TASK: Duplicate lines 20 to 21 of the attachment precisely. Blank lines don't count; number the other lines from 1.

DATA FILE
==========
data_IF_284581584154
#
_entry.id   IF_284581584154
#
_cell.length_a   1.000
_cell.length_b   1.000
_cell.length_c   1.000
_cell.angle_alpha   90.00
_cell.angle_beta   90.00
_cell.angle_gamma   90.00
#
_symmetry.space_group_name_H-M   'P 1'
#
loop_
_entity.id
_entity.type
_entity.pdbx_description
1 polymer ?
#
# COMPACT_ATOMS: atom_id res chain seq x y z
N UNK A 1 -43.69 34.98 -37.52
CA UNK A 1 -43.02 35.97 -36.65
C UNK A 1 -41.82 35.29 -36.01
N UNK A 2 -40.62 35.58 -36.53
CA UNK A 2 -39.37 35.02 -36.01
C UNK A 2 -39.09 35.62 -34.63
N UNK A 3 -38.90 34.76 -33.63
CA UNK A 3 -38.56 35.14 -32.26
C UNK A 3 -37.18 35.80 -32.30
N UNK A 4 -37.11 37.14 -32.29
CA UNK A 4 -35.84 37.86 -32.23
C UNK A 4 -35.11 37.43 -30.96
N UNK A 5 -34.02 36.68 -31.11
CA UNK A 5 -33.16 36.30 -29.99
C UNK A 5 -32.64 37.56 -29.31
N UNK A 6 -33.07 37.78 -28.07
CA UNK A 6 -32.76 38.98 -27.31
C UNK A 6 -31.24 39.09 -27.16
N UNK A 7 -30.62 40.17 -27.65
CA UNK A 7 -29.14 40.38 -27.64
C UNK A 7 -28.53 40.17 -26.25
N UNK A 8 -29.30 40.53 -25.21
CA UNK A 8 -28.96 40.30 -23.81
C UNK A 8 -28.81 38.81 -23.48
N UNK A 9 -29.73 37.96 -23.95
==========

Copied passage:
# COMPACT_ATOMS: atom_id res chain seq x y z
N UNK A 1 -43.69 34.98 -37.52